Last week we heard from a reader who had scathing criticism for this column and its author and who took specific issue with our response to the woman who wrote of her divorced friend’s dalliance with a married man (see Chronicles 1-1-10). Our critic, it should be pointed out, considers himself educated, open-minded, street-wise, and happily married – and proudly professes to be a cheat.
The opening line in our response to Fearful for my friend – “Why any woman would choose to be in a relationship with a married man is beyond baffling” – appears to have been the trigger of your contention. Needless to say, you are entitled to your opinion-never mind the fact that a legion of women who have traveled down that road will corroborate that to set oneself up for almost inevitable pain and heartache is indeed baffling. But perhaps I should have added “to the clear-thinking individual.”
Speaking of clear thinking, you, my dear sir, are either high on something or are living in a fog. Allow me to lift some of it for you.
To your rhetorical question, whether we believe that married men and women have lost their physical drive: If we didn’t have any, there would hardly have been the need for G-d to lay down the law via the 7th and the 10th Commandments – Lo Sinaf, which prohibits adultery, and Lo Sachmod – which exhorts us not to covet most notably your neighbor’s wife.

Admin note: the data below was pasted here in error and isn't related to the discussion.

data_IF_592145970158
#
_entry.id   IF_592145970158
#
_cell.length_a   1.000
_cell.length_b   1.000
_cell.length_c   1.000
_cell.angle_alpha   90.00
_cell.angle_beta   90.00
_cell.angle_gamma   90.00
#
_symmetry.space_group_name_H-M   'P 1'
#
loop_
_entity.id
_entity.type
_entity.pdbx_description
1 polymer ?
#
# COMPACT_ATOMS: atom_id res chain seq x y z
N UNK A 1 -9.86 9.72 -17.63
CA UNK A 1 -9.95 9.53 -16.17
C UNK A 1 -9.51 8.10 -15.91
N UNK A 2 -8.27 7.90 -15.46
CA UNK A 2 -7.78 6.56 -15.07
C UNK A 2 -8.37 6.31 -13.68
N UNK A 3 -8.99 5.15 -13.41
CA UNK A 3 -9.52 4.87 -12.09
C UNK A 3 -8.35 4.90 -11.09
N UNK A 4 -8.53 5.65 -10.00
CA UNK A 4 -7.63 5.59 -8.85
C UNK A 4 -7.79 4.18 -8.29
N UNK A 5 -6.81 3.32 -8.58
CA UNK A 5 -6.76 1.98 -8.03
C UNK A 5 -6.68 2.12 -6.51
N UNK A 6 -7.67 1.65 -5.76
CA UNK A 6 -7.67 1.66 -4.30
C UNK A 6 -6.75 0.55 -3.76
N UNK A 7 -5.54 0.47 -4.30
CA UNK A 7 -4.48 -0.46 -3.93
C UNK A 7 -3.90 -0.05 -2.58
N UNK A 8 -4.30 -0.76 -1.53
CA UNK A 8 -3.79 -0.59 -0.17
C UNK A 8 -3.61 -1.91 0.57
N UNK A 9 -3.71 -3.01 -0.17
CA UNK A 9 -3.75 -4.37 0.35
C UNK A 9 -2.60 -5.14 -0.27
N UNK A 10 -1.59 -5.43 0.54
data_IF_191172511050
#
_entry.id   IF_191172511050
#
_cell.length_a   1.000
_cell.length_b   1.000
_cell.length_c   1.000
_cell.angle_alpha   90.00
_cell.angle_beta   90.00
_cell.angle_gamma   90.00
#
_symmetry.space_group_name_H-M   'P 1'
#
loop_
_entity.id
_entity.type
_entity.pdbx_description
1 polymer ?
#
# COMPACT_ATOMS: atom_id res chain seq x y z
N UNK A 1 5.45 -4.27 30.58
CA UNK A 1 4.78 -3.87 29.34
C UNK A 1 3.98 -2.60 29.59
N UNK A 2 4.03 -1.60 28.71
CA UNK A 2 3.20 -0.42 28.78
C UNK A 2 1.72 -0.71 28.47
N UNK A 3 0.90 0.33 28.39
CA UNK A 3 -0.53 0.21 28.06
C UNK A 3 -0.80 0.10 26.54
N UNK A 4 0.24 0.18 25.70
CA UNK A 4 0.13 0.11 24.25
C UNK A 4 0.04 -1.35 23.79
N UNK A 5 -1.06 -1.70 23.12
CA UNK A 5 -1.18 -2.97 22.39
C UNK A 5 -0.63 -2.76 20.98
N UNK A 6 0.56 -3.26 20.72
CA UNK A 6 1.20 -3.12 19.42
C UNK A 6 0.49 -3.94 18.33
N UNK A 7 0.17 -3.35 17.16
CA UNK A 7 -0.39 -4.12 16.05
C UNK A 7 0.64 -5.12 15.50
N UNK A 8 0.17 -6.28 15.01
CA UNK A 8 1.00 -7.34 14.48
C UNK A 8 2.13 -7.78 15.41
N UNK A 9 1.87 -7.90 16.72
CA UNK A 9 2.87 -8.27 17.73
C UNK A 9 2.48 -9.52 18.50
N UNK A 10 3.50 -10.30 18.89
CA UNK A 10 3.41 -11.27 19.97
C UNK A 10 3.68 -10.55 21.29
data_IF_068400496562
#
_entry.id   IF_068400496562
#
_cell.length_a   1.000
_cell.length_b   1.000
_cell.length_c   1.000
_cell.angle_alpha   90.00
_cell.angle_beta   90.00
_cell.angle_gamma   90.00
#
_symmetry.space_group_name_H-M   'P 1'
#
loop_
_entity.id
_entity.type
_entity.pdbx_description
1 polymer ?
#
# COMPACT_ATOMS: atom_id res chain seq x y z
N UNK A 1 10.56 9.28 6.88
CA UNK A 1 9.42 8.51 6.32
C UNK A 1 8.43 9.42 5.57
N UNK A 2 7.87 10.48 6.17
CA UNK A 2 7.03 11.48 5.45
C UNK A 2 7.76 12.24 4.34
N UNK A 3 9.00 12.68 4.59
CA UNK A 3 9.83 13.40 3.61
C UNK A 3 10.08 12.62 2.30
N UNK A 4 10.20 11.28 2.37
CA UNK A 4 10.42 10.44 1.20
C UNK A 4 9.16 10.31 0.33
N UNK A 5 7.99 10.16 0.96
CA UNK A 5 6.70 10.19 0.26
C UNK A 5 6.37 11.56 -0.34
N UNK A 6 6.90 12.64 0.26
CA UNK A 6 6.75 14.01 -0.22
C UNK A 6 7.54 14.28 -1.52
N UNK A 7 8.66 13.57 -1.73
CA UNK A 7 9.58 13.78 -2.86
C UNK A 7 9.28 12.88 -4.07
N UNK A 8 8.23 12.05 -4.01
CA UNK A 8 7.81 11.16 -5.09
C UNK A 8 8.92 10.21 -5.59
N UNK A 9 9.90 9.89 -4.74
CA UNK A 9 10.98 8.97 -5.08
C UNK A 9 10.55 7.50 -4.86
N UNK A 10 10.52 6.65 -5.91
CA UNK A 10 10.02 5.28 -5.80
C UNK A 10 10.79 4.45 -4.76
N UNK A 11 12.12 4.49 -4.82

You seem particularly peeved with Chassidism and take a heated stance against their matchmaking system, which you cite as “a direct cause for cheating.” Despite your claim to being “educated,” you are in desperate need of enlightenment. Whether their method appeals to you or not, it has been shown to work, and more effectively than any other. Is it flawless? No system is. But for every dissatisfied or disgruntled pair (often the product of a dysfunctional family setting or individual, found in all sects and denominations), there are countless deeply satisfying and solid Chassidishe marriages. Maybe you’ve “walked the streets” of the community, but it’s obvious that you haven’t had the privilege of seeing up close and interacting with those who are busy tending to their marital relationships and nurturing their households – people whom you are not likely to encounter on your street rounds.
“People cheat for many reasons,” you proclaim, ” to bring joy to themselves amidst a joyless marriage, to escape an abusive spouse, to escape an abusive or confusing sect of Judaism, to bring excitement to their everyday lives or because they can or because they want to.” Individuals who stray commonly seek excuses and justifications, most likely because in the core of their beings they know that there aren’t any.
Excitement? You don’t by chance allude to the “excitement” of a feverish dread that washes over you as the clock ticks precious moments and hours away while your spouse is left wondering about your whereabouts. Or maybe you refer to the pang of conscience that overtakes you as you play your game of deceit and deprive your children of your attention while you are all wrapped up in yourself. Your last excuse “because they want to” is deplorably self-serving and says it all.